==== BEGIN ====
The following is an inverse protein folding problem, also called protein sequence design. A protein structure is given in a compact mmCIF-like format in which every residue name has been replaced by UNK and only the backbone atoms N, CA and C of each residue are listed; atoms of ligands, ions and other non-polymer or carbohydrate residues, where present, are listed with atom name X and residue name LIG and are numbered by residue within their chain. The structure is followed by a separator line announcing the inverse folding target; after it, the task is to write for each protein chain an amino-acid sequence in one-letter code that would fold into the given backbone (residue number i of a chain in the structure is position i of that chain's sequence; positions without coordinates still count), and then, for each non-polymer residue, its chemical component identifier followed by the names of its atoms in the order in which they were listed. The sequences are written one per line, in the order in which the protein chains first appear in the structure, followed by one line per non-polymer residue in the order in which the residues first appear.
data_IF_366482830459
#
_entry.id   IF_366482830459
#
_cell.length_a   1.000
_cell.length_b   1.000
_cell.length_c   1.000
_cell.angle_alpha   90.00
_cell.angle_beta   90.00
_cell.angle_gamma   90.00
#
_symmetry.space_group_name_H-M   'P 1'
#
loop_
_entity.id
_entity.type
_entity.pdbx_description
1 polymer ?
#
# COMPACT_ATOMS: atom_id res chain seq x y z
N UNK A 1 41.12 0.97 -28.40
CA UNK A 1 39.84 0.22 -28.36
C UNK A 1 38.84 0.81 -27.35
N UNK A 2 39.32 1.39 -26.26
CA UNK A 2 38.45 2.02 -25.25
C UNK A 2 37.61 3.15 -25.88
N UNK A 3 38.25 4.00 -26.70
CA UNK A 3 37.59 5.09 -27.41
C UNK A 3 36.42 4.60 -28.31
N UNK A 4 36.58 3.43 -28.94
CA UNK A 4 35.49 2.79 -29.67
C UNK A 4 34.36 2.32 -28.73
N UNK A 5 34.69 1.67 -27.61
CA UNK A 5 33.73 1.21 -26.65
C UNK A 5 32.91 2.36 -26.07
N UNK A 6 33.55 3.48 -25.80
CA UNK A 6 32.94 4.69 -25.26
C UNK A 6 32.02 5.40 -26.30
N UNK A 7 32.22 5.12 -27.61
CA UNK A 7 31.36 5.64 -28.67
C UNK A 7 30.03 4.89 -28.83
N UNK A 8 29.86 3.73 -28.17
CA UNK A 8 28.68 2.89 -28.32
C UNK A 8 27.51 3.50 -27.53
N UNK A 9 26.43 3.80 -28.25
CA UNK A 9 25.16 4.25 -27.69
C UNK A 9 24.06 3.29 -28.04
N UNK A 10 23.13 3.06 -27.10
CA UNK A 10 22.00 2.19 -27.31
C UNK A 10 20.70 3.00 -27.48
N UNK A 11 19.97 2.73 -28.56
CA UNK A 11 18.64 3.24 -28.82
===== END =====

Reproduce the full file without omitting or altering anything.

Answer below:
The following is an inverse protein folding problem, also called protein sequence design. A protein structure is given in a compact mmCIF-like format in which every residue name has been replaced by UNK and only the backbone atoms N, CA and C of each residue are listed; atoms of ligands, ions and other non-polymer or carbohydrate residues, where present, are listed with atom name X and residue name LIG and are numbered by residue within their chain. The structure is followed by a separator line announcing the inverse folding target; after it, the task is to write for each protein chain an amino-acid sequence in one-letter code that would fold into the given backbone (residue number i of a chain in the structure is position i of that chain's sequence; positions without coordinates still count), and then, for each non-polymer residue, its chemical component identifier followed by the names of its atoms in the order in which they were listed. The sequences are written one per line, in the order in which the protein chains first appear in the structure, followed by one line per non-polymer residue in the order in which the residues first appear.
data_IF_366482830459
#
_entry.id   IF_366482830459
#
_cell.length_a   1.000
_cell.length_b   1.000
_cell.length_c   1.000
_cell.angle_alpha   90.00
_cell.angle_beta   90.00
_cell.angle_gamma   90.00
#
_symmetry.space_group_name_H-M   'P 1'
#
loop_
_entity.id
_entity.type
_entity.pdbx_description
1 polymer ?
#
# COMPACT_ATOMS: atom_id res chain seq x y z
N UNK A 1 41.12 0.97 -28.40
CA UNK A 1 39.84 0.22 -28.36
C UNK A 1 38.84 0.81 -27.35
N UNK A 2 39.32 1.39 -26.26
CA UNK A 2 38.45 2.02 -25.25
C UNK A 2 37.61 3.15 -25.88
N UNK A 3 38.25 4.00 -26.70
CA UNK A 3 37.59 5.09 -27.41
C UNK A 3 36.42 4.60 -28.31
N UNK A 4 36.58 3.43 -28.94
CA UNK A 4 35.49 2.79 -29.67
C UNK A 4 34.36 2.32 -28.73
N UNK A 5 34.69 1.67 -27.61
CA UNK A 5 33.73 1.21 -26.65
C UNK A 5 32.91 2.36 -26.07
N UNK A 6 33.55 3.48 -25.80
CA UNK A 6 32.94 4.69 -25.26
C UNK A 6 32.02 5.40 -26.30
N UNK A 7 32.22 5.12 -27.61
CA UNK A 7 31.36 5.64 -28.67
C UNK A 7 30.03 4.89 -28.83
N UNK A 8 29.86 3.73 -28.17
CA UNK A 8 28.68 2.89 -28.32
C UNK A 8 27.51 3.50 -27.53
N UNK A 9 26.43 3.80 -28.25
CA UNK A 9 25.16 4.25 -27.69
C UNK A 9 24.06 3.29 -28.04
N UNK A 10 23.13 3.06 -27.10
CA UNK A 10 22.00 2.19 -27.31
C UNK A 10 20.70 3.00 -27.48
N UNK A 11 19.97 2.73 -28.56
CA UNK A 11 18.64 3.24 -28.82